I confess to seeing the problem. I have seldom sent a personal email or text message which I have not afterwards, in some degree, regretted. The old-fashioned pen slowed the transition from natural spoken word (and intended meaning) to unnatural script. It gave time for consideration, as did the manual typewriter. Writing involved effort. A word was pondered before being put to paper, packaged and sent through the post. I remember the ancient sandbox calligraphers in Chen Kaige’s film, The Emperor and the Assassin, and became more careful when I handwrote anything. There was poetry as well as prose in those glorious characters. We should treat letters and words with respect.
In comparison the computer keyboard, especially for touch-typists, is an invisible piano on which we play instantly and extempore. First musings race into fully-formed words and sentences with no pause for revision, let alone perfection. As soon as they are on screen they acquire validity. Over them hovers the dreaded send button, itching to be pressed and behind which lurk a hundred links, addresses and possible misdirections. Send is always pressed too soon.
Interesting, that letters and email both carry the same alphabet set, yet email is so dead.
The subject, incidentally, is from the busy comments section of the post, where Simon is scolded for being old-fashioned by a few dozen angry pimply teenagers, cleverly wielding their emoticons (as in, ha-ha!, I put an emoticon in my response, and that teaches you a lesson!). A few brave souls side with Simon:
…the medium of emails naturally encourages initial slipshod thinking.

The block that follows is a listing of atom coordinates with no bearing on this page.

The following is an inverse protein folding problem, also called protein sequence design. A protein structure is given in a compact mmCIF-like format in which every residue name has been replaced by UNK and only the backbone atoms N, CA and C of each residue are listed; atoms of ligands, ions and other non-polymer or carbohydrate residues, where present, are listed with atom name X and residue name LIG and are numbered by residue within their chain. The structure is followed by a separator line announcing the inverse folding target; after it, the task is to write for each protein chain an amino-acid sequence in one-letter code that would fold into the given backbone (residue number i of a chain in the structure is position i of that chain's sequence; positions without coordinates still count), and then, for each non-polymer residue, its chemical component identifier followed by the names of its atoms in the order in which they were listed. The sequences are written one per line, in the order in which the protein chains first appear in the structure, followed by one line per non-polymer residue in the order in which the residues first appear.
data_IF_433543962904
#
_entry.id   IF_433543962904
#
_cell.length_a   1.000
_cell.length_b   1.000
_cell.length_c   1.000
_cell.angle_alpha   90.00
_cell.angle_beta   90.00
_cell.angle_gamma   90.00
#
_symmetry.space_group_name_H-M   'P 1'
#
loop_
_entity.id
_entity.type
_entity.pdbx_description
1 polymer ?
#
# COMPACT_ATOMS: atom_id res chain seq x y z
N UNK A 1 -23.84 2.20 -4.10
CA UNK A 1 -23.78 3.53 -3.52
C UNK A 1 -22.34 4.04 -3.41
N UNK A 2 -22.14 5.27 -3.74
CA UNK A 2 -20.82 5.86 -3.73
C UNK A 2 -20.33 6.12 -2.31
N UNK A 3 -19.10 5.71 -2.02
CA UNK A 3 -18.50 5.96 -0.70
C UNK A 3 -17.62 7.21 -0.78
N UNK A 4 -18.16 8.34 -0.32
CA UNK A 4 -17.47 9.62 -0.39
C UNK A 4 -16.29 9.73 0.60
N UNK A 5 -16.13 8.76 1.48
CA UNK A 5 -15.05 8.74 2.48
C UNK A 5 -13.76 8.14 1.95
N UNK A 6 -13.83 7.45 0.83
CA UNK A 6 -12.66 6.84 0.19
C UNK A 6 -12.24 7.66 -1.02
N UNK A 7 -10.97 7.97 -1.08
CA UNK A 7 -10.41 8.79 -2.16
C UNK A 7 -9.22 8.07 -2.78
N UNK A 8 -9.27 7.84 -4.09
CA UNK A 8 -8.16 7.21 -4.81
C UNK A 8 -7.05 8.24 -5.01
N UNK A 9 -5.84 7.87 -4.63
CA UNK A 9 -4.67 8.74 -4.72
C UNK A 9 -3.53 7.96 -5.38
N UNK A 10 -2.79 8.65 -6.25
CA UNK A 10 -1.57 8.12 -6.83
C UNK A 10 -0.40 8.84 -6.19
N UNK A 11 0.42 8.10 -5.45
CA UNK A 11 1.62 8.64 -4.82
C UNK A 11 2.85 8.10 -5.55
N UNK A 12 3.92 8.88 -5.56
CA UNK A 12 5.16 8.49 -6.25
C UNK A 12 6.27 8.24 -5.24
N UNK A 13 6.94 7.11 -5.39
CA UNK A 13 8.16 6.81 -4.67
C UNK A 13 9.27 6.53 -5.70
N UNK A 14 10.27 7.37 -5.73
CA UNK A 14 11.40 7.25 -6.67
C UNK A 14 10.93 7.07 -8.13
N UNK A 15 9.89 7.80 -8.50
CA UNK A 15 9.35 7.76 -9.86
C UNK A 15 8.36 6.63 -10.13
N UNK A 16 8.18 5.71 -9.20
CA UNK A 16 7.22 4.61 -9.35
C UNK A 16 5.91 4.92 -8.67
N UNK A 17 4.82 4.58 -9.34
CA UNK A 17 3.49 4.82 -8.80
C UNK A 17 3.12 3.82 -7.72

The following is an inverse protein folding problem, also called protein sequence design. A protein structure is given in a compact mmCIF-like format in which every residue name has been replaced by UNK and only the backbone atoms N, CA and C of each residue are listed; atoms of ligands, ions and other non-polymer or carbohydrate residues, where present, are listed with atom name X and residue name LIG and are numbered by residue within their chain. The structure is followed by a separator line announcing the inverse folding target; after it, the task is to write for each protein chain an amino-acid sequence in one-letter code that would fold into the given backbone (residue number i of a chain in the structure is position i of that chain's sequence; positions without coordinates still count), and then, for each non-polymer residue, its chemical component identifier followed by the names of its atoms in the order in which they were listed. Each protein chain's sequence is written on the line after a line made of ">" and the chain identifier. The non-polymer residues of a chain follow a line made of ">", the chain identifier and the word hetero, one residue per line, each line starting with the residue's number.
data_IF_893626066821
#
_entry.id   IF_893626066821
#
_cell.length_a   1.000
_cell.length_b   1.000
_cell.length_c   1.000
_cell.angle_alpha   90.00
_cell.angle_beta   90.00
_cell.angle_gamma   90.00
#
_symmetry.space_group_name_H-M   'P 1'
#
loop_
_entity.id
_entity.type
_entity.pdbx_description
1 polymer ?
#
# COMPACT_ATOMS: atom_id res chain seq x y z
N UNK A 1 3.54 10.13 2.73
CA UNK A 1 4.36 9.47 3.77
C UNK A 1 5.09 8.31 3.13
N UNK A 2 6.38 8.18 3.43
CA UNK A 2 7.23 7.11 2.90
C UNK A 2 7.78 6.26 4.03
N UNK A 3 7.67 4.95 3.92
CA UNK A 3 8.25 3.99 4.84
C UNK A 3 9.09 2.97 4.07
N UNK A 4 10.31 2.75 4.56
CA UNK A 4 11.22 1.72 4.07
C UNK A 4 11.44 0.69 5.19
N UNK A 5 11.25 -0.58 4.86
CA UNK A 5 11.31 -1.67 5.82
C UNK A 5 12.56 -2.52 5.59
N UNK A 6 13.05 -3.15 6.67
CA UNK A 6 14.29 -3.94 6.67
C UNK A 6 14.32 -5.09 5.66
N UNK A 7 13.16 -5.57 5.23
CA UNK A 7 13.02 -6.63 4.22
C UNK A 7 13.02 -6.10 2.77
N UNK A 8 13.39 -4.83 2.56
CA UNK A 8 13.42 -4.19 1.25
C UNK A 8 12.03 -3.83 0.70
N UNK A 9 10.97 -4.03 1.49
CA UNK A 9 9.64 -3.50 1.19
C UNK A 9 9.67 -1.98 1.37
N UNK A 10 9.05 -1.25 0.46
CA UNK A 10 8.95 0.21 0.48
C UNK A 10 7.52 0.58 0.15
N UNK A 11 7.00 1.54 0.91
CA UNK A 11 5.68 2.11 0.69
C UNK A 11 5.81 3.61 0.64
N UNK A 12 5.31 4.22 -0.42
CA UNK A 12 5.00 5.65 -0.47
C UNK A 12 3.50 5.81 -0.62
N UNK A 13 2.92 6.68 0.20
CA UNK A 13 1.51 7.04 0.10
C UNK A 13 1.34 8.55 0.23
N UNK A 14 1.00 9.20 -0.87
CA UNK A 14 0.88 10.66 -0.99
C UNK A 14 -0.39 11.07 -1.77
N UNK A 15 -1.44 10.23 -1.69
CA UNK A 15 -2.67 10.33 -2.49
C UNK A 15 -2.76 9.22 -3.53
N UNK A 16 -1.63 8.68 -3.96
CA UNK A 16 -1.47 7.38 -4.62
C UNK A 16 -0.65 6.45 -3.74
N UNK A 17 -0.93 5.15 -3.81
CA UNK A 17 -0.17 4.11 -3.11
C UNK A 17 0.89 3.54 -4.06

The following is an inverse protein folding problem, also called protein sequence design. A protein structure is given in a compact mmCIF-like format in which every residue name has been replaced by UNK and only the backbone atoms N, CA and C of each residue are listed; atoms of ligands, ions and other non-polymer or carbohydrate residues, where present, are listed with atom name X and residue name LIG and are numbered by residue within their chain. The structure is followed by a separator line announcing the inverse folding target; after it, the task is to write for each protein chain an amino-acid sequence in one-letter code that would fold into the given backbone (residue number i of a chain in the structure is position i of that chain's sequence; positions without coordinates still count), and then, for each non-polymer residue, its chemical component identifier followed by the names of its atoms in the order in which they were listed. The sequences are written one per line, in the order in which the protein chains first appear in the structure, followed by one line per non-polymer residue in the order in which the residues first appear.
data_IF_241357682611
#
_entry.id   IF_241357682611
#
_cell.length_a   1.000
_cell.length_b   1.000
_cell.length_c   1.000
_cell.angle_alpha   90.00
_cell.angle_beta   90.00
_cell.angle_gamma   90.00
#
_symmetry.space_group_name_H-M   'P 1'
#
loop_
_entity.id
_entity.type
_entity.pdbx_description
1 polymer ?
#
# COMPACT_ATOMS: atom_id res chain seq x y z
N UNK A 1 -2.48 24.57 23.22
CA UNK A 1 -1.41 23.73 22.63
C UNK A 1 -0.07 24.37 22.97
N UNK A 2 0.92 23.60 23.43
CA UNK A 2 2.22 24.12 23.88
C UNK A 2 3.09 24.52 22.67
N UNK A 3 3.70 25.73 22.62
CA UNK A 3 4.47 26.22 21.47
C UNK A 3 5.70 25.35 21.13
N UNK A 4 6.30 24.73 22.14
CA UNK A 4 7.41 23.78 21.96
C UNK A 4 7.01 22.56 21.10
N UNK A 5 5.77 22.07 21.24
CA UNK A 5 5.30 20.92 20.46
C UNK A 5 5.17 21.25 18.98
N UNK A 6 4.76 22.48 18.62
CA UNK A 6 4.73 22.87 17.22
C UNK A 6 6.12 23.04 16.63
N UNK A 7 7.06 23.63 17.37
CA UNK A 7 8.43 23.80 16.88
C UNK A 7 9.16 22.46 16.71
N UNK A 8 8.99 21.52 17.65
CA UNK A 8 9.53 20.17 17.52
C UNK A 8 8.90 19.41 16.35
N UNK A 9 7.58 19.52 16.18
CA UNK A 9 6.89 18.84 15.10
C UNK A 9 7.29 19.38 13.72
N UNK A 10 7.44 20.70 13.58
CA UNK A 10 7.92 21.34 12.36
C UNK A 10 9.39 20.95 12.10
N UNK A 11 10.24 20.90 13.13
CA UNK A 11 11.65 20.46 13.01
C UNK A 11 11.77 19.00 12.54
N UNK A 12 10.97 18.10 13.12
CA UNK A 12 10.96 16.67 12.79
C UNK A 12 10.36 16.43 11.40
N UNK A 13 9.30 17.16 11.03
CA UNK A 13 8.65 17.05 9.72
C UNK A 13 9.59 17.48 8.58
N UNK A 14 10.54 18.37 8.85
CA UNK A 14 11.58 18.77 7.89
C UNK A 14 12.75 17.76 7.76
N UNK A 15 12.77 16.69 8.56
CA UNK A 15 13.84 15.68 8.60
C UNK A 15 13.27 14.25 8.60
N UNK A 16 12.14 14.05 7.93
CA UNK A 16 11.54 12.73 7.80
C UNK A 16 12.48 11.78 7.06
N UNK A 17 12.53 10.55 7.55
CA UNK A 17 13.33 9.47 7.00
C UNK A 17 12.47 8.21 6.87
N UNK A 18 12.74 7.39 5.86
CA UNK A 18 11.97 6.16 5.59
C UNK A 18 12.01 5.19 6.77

Of course, most people will re-read emails, perhaps several times before sending them. It doesn’t stop me, as apparently for Simon, often thinking (one minute, an hour, a day or more later?) that I should have waited and expressed things differently, tweaked it a little more. With emails my words do tend to flood onto the screen, only to be edited and re-hashed and pasted around, at the moment or later. This is because the medium makes it possible: you can, and you know you can, instantaneously edit and change and modify easily, with little pain.
If you’re writing a letter – the classic pen-to-Basildon Bond process which some contributors appear, oddly, to harbour such intense feelings of loathing toward – you MUST think more carefully, be more disciplined in your thoughts and how to express them: no one is going to re-write a (normal) letter ten times before sending it off. You MUST get that sentence clear in your head BEFORE setting it down. You cannot, reasonably, put pen to paper if you do not have a clear idea of what you want to say, and HOW you want to say it.